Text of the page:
As Christmas approaches, I am reminded of a story that my friend Jim shared with my son who was embarking on his own military journey.
It’s a war story, but a love story at the same time. One might think they wouldn’t go together, but when the darkness of war surrounds people, the light of love is magnified. Adding Christmastime to the story makes it magical.
Here is a picture of Jim’s story. It is typed below the picture for easier reading.
“As a member of the Army Armed Forces in the Pacific Theater of Operations – a Tank Battalion – attached to New York’s famous and finest Infantry Division during WWII, I can honestly tell you that war is hell. There’s just no way getting away from that.
But I can also truly add that following Japan’s dastardly air attack at Pearl Harbor – of which most of us didn’t even know of its location prior to the attack – we very clearly understood that there would be no choice as to whether or not we’d rapidly become involved in a counterattack. It took just a month or so short of five years, but no one even thought of getting back home until the war was won. Sure we wanted to get home, but until we defeated Hitler and his Allies including Japan, we knew we were in for the duration no matter how long it would take.
As we hip-hopped across the Pacific, recapturing island after island – for our outfit it was Guam, Leyte and Manila in the Philippines, Hiroshima, just off of Okinawa and Okinawa itself – we knew our next battle would be the Japanese Island itself until President Truman, thank God, had the courage to order the atomic bombing of Japan itself. Sorry about those who felt it wasn’t necessary, but as far as I’m concerned, it saved millions of lives, mine included.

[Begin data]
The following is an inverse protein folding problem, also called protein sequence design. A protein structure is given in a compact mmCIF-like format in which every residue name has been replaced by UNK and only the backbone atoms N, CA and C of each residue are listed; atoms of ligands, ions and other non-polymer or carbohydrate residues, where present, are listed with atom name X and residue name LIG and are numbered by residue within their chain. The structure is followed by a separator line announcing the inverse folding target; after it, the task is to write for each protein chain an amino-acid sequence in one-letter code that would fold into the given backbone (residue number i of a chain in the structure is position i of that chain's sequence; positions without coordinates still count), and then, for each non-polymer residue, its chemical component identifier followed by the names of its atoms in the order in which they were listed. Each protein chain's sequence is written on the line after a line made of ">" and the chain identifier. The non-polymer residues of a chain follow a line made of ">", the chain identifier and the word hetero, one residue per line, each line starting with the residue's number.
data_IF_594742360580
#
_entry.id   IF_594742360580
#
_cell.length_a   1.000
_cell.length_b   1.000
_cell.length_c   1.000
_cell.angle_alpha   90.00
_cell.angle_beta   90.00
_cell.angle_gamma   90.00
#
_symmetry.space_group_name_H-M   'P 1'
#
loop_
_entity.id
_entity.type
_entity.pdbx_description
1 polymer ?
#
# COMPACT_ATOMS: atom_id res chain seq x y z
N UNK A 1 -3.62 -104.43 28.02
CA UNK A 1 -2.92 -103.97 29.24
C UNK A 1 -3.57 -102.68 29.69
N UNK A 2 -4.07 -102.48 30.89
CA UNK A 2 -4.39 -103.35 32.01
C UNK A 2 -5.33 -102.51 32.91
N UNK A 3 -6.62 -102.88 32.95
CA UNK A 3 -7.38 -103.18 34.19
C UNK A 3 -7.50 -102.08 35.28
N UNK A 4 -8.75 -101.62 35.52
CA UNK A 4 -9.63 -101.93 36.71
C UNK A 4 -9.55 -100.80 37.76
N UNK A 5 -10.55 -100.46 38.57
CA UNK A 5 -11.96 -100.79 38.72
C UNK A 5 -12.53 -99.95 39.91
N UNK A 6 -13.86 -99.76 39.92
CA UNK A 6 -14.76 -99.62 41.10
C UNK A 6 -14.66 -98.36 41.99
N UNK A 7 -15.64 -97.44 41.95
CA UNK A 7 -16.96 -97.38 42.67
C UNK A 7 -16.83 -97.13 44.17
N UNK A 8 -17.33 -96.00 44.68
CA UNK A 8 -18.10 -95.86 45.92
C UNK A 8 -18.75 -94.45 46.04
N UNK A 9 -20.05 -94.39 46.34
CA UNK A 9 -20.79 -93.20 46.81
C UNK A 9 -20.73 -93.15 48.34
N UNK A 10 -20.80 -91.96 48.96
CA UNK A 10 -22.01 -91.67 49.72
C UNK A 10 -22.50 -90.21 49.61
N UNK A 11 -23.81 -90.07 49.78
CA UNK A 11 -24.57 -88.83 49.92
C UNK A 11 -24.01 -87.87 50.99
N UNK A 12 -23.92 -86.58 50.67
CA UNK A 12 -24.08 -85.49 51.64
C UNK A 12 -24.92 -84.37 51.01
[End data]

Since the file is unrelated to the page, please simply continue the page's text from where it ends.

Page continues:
A very interesting miracle sideline is worth hearing at this point, with which I’m sure you will agree “When we arrived at Leyte – it was Thanksgiving Day – we came in under a Jap air attack until our faster air fighters coming in pairs, attacked their fighters, knocking them out of the sky, a beautiful sight to see, granting us free access onto the island. Shortly thereafter, we received a message from MacArthur congratulating us on our safe arrival and promising us we would not miss our Thanksgiving meal. He added that unfortunately one of the Jap bombs hit and sunk the lone cargo ship carrying our Christmas gifts, so we should prepare ourselves for this disappointment. Well disappointments are a part of fighting a war so we knew we’d live with it.
True to his word we got our Thanksgiving dinner the day before Christmas and the next day our Christmas dinner. A week later on New Year’s Day night I, along with a buddy was assigned guard duty from midnight till 2 AM. It was a beautiful moonlight night and moonlit nights are like daylight in the Pacific, when in the distance I saw something white reflected by the moon’s light. Approaching it carefully my buddy warned me to be careful or it might be a buried hand grenade. But I said “No, it can’t be, because a hand grenade is black and this is white. Still I did approach it carefully, getting down on my knees with my arms outstretched as far as I could get them, I carefully dug under the item when up popped a very soggy brown papered box, out of which popped a very soggy wrapped Christmas box, out of which stuck this very white item reflected by the moonlight. Reaching for its top I lifted it from its Christmas box and in my hand I held a silver ID Bracelet, one side of which was engraved with my name and serial number, and the other side “With my love, HEW“, my wife’s initials, a term of endearment that I gave her because she did not like the name of Hazel.
Call it what you like but I call it a miracle from God. What are the odds not only that I should be the one to find this box, but that the box should belong to me?
And here’s the kicker. Three months later, now in Okinawa, I finally get a response from my wife acknowledging receipt of my letter explaining how I received my ID bracelet, to which she simply wrote “What happened to the cookies“?
And that’s the way it is with my wife. She firmly believes that the less said keeps her out of trouble.”
Jim’s writing can also be seen in several of my blog posts titled Treasured Traditions, starting here: https://climbingdownhill.wordpress.com/2015/01/13/a-treasured-tradition-part-1/
[NOTE: The story shown and quoted above is not my own, but expressly belongs to the Jim and Hazel Kistler family and is not to be copied without permission or proper credit given.]